16mm Projects

Alan Poxon's Electric Power

Pickering Steam Railcar "Tenterden"

I have always had a soft spot for model railcars. The Edwardian elegance of a wood paneled coach body gliding around a garden makes a nice contrast with the steam locomotives chuffing along with their long trains.

Rail operators have always been quick to see the advantage of railcars when they needed lower running costs and a quick, cheap build. Early railcars were essentially steam locomotives rigidly fixed to a short passenger compartment. Coach bodies with integral steam, petrol and later diesel power units followed.Colonel Stephens, who many see as the last word in running branch lines economically, acquired the small, old locomotive Gazelle in 1910 that ran with only four passenger seats in an enclosure behind the cab. This worked intermittently on the Shropshire & Montgomeryshire Railway and now resides in the Colonel Stephens Railway Museum at Tenterden station in Kent.

I had already built a narrow gauge version for 45mm track of the 1927 Shefflex petrol railcar set that was made by Sheffield Simplex for Colonel Stephen to run on his West Sussex Railway. As there was only one driving position in each railcar, and a turntable an extravagance, two units ran back-to-back. In 1905, Colonel Stephens had commissioned the carriage builders Pickering & Co. to construct a steam railcar with a driving position in the rear luggage compartment that allowed the vehicle to run in reverse. This was for his Kent & East Sussex Railway with a station in Tenterden.

It was a narrow gauge version of this one I chose to build next. There are a number of features that make this an attractive project. Not least, the passenger steps that allowed pick-up from points away from platforms in an effort to combat competition from buses. There are the un-aerodynamic, flat ends with the driver peering out through the windscreen and the relatively panoramic windows for the passengers.

Being essentially rectangular, this was a simple build. The frame of the body was first constructed from wood and the recessed wooden paneling infilled. A PDF Models motor and gearbox unit was slotted in place to drive the front wheels set to 32mm gauge. A removable passenger deck was constructed inside that hides the battery pack.

A PWM speed controller was housed where the vertical boiler should be and is operated by turning the chimney. Finally, what to call the railcar? All steam engines need a name, even one with a vertical boiler in the cab. It just had to be Tenterden.


The model uses a PDF Models motor & gearbox unit driving wheels set to 32mm. The 12V battery pack is housed under the passenger deck and is linked to a PWM controller that is operated by turning the chimney. The wiring harness, that includes switch, recharging socket and fuse, is by RC Trains.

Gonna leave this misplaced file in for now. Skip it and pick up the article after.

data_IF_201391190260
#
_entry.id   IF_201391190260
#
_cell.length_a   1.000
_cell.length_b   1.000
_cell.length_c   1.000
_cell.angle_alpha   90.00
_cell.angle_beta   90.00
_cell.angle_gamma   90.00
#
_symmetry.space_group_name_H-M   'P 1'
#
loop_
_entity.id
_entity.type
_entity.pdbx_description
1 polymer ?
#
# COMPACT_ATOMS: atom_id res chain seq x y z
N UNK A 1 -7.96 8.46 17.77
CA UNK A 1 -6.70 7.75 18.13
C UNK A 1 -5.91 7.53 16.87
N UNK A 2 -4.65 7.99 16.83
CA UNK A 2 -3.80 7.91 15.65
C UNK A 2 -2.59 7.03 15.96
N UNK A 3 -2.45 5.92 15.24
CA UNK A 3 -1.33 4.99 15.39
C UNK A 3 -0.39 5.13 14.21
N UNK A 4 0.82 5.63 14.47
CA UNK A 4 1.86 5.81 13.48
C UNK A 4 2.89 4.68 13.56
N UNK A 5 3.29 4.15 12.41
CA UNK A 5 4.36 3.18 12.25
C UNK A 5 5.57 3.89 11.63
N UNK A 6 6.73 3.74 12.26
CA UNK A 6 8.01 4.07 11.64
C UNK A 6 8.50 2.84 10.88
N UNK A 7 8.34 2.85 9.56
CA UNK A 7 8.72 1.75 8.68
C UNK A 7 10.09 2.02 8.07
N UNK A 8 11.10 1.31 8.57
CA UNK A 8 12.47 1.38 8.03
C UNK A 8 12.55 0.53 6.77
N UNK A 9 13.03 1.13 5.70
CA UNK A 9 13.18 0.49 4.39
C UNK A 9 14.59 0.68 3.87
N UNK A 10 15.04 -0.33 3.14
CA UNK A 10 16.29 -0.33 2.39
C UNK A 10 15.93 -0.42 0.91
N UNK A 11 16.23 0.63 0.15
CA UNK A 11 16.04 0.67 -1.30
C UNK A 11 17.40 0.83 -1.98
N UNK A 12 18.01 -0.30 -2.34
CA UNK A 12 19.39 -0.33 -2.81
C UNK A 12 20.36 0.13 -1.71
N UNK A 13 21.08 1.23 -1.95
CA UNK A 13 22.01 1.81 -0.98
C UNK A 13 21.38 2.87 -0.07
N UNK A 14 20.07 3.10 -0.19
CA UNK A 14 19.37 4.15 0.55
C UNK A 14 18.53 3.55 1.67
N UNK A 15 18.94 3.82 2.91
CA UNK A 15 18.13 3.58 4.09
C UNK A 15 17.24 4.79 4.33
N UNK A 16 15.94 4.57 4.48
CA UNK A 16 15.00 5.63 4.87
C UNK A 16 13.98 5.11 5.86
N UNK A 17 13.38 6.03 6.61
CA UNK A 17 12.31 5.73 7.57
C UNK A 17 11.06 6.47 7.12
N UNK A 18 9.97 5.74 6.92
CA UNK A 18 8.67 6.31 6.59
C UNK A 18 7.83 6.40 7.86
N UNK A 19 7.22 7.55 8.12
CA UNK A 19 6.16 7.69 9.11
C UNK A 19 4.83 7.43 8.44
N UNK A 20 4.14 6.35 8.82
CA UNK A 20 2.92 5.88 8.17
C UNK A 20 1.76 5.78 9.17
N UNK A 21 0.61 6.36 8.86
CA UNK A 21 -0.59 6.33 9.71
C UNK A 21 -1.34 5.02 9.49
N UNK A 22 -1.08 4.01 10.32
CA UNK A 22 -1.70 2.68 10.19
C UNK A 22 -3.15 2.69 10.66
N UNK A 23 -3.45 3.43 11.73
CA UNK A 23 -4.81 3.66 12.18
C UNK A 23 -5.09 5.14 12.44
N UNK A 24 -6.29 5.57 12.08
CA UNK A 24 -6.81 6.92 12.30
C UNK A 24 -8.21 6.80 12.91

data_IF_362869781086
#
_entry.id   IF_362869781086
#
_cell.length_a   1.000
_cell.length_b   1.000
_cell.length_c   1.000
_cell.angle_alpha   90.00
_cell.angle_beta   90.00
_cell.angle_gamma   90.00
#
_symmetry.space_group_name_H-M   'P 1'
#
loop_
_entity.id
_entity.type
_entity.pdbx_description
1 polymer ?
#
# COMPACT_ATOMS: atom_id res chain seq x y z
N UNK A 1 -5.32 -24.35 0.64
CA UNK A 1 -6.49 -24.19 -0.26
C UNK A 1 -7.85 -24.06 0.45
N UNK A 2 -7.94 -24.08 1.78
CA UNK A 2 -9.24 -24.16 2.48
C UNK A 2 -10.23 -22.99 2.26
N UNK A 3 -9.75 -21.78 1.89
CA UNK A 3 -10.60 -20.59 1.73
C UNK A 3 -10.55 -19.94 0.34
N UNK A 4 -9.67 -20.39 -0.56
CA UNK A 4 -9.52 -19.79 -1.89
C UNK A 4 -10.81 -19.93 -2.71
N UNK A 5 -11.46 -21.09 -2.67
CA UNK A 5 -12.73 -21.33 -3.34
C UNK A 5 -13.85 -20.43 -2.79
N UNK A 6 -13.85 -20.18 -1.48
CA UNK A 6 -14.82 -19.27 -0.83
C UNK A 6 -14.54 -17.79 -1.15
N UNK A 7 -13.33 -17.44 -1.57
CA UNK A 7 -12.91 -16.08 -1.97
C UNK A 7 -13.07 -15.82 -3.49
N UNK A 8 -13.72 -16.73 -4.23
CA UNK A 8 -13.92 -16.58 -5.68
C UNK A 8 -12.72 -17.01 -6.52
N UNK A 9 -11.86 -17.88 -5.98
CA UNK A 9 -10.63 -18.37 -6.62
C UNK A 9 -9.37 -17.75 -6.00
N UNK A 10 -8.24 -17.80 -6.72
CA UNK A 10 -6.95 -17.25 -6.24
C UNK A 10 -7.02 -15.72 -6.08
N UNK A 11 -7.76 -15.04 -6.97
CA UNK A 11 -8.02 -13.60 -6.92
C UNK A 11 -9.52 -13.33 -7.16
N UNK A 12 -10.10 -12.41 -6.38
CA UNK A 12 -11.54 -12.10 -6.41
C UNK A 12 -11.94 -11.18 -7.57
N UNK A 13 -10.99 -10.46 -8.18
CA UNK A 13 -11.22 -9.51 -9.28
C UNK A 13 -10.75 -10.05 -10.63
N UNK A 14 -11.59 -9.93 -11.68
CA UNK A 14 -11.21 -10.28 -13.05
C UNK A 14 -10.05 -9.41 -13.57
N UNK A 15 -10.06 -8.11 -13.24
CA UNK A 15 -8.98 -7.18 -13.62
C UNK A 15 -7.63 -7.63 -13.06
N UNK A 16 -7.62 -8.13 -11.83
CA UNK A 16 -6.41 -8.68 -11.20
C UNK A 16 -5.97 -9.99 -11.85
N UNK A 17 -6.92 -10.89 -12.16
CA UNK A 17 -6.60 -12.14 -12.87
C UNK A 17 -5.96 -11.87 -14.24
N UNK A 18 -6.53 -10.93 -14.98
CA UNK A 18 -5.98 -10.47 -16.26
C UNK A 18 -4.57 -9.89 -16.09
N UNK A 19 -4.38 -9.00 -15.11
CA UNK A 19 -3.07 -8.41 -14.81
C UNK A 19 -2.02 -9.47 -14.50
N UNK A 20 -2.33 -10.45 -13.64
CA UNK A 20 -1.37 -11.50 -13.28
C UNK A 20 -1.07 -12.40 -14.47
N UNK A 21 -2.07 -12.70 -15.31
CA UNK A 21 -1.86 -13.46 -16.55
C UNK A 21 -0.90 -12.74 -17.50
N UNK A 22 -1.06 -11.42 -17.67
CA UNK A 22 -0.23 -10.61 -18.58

The Woodhead Line meets 16mm.

From my front window, I can see the Woodhead route across the valley. When I first moved in, I was struck by the EM1 Class 76 electric locomotives hauling goods trains up and down Longdendale. I remember the coal for Fiddlers Ferry power station and scrap metal for the South Yorkshire steel works. Alas, they were within a year or so of being withdrawn and the line closed soon afterwards.

Fast forward thirty six years and a visit to the National Railway Museum in York had me up close and personal with 26020 in early BR black livery. It struck me that it would be a nice project to recreate the essence of these locomotives in narrow gauge.

Clearly a whimsy but a big black Bo-Bo locomotive would be a nice addition to my modest fleet.Finding plans of the prototype proved difficult. I scaled the basic dimensions to suit 45mm track from some of the many photographs available. This was more than adequate as I had to adjust the dimensions anyway so that the model would fit a 16mm scale loading gauge.

An Essel power bogie was acquired at the Llanfair Show that kick-started the construction. The frame of the locomotive was built from wood and then laminated with plasticard. Even from a distance, the riveting of the body panels to the frame on the original EM1 Class 76 locomotives is very prominent and needed to be reproduced. For rivet counters out there, 784 nail art rivets were duly applied - much less than on the prototype but enough to give a distinctive feel.The bodywork detailing was completed with a set of custom 3d printed louvres from SLR Models and, of course, the distinctive handrails by the doors. The power bogie was fitted and an unpowered rear bogie fabricated. This arrangement was more than enough to pull all of my 45mm stock thus happily avoiding the need to purchase a second powered bogie.

Some external detail (end handrails, twin airhorns, sandboxes & roof ventilators) still to be added.Timpdon RC and ACME soundcards.

Alan Poxon 2019 [ updated 2020 ]

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